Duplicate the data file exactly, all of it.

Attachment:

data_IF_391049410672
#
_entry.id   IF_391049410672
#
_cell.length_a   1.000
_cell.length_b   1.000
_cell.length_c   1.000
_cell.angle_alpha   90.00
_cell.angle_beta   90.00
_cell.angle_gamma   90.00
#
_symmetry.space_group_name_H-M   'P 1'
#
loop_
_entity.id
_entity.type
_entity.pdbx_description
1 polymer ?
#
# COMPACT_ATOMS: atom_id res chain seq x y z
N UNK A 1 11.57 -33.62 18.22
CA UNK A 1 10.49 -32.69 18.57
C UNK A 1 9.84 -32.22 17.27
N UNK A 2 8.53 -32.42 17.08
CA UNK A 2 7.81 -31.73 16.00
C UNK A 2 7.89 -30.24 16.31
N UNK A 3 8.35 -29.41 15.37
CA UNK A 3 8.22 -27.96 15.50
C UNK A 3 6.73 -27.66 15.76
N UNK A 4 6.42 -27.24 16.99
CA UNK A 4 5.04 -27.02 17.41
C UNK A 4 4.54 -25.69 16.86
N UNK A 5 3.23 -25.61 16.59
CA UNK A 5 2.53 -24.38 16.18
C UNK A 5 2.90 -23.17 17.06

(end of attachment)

data_IF_391049410672
#
_entry.id   IF_391049410672
#
_cell.length_a   1.000
_cell.length_b   1.000
_cell.length_c   1.000
_cell.angle_alpha   90.00
_cell.angle_beta   90.00
_cell.angle_gamma   90.00
#
_symmetry.space_group_name_H-M   'P 1'
#
loop_
_entity.id
_entity.type
_entity.pdbx_description
1 polymer ?
#
# COMPACT_ATOMS: atom_id res chain seq x y z
N UNK A 1 11.57 -33.62 18.22
CA UNK A 1 10.49 -32.69 18.57
C UNK A 1 9.84 -32.22 17.27
N UNK A 2 8.53 -32.42 17.08
CA UNK A 2 7.81 -31.73 16.00
C UNK A 2 7.89 -30.24 16.31
N UNK A 3 8.35 -29.41 15.37
CA UNK A 3 8.22 -27.96 15.50
C UNK A 3 6.73 -27.66 15.76
N UNK A 4 6.42 -27.24 16.99
CA UNK A 4 5.04 -27.02 17.41
C UNK A 4 4.54 -25.69 16.86
N UNK A 5 3.23 -25.61 16.59
CA UNK A 5 2.53 -24.38 16.18
C UNK A 5 2.90 -23.17 17.06